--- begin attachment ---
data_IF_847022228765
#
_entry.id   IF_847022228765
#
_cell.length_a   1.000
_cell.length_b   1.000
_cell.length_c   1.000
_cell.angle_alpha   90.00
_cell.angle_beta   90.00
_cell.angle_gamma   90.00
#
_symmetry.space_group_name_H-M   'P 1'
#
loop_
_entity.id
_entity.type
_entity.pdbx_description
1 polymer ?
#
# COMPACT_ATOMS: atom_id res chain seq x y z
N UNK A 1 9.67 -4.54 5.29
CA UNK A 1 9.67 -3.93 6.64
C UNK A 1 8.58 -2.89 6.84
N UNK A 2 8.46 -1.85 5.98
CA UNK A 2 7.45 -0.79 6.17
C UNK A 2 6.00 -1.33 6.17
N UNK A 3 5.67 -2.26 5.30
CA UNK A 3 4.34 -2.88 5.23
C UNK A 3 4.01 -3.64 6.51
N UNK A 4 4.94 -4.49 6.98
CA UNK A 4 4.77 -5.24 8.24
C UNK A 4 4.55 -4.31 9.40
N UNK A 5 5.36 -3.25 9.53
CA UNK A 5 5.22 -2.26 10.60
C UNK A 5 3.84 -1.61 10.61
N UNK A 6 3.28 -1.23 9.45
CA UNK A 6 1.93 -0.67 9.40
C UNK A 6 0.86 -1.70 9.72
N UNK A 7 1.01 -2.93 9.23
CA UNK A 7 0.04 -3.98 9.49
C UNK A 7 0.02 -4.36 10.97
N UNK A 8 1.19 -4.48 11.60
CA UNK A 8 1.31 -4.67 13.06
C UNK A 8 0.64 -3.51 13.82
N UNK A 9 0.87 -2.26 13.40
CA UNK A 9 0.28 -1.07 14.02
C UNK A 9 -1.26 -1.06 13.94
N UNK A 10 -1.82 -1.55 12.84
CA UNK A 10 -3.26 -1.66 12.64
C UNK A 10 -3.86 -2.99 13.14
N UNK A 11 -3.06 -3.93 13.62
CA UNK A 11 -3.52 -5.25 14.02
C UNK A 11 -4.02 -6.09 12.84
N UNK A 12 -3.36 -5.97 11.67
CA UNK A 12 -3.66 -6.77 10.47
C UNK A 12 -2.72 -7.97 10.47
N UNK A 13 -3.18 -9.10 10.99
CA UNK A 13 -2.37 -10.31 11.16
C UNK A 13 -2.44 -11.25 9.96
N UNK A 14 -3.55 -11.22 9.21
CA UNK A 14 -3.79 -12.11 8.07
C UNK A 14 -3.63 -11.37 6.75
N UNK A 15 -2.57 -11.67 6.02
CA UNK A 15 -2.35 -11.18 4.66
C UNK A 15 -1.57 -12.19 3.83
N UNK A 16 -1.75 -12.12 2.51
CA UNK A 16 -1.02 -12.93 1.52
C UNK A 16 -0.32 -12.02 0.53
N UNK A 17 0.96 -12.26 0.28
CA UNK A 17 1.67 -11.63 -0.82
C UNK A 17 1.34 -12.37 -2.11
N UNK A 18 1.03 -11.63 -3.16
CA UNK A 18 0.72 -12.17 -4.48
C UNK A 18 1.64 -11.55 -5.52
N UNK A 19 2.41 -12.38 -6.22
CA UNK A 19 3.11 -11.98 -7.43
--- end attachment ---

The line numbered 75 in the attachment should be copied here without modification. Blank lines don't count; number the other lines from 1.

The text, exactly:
N UNK A 19 2.41 -12.38 -6.22